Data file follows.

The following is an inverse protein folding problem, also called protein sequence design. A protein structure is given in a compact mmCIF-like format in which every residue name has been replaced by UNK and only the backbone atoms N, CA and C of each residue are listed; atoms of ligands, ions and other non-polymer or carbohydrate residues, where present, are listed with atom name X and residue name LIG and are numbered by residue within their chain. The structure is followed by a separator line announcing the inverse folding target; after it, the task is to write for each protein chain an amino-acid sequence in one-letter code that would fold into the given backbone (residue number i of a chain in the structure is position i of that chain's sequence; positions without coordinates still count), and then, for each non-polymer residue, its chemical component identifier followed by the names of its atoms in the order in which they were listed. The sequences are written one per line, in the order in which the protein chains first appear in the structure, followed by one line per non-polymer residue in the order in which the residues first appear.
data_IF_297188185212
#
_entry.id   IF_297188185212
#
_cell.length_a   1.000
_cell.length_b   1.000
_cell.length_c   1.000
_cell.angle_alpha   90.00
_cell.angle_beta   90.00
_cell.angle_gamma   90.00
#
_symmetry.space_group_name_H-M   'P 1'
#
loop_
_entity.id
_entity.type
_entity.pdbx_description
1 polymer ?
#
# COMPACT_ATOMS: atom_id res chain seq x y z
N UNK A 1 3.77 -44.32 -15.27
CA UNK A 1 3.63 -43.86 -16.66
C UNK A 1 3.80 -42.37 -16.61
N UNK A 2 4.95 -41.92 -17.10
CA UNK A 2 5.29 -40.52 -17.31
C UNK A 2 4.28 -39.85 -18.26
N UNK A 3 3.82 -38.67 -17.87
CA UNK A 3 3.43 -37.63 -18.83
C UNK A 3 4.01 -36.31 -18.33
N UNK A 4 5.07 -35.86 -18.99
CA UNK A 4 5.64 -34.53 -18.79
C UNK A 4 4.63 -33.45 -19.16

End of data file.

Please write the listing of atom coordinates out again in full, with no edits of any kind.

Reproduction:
The following is an inverse protein folding problem, also called protein sequence design. A protein structure is given in a compact mmCIF-like format in which every residue name has been replaced by UNK and only the backbone atoms N, CA and C of each residue are listed; atoms of ligands, ions and other non-polymer or carbohydrate residues, where present, are listed with atom name X and residue name LIG and are numbered by residue within their chain. The structure is followed by a separator line announcing the inverse folding target; after it, the task is to write for each protein chain an amino-acid sequence in one-letter code that would fold into the given backbone (residue number i of a chain in the structure is position i of that chain's sequence; positions without coordinates still count), and then, for each non-polymer residue, its chemical component identifier followed by the names of its atoms in the order in which they were listed. The sequences are written one per line, in the order in which the protein chains first appear in the structure, followed by one line per non-polymer residue in the order in which the residues first appear.
data_IF_297188185212
#
_entry.id   IF_297188185212
#
_cell.length_a   1.000
_cell.length_b   1.000
_cell.length_c   1.000
_cell.angle_alpha   90.00
_cell.angle_beta   90.00
_cell.angle_gamma   90.00
#
_symmetry.space_group_name_H-M   'P 1'
#
loop_
_entity.id
_entity.type
_entity.pdbx_description
1 polymer ?
#
# COMPACT_ATOMS: atom_id res chain seq x y z
N UNK A 1 3.77 -44.32 -15.27
CA UNK A 1 3.63 -43.86 -16.66
C UNK A 1 3.80 -42.37 -16.61
N UNK A 2 4.95 -41.92 -17.10
CA UNK A 2 5.29 -40.52 -17.31
C UNK A 2 4.28 -39.85 -18.26
N UNK A 3 3.82 -38.67 -17.87
CA UNK A 3 3.43 -37.63 -18.83
C UNK A 3 4.01 -36.31 -18.33
N UNK A 4 5.07 -35.86 -18.99
CA UNK A 4 5.64 -34.53 -18.79
C UNK A 4 4.63 -33.45 -19.16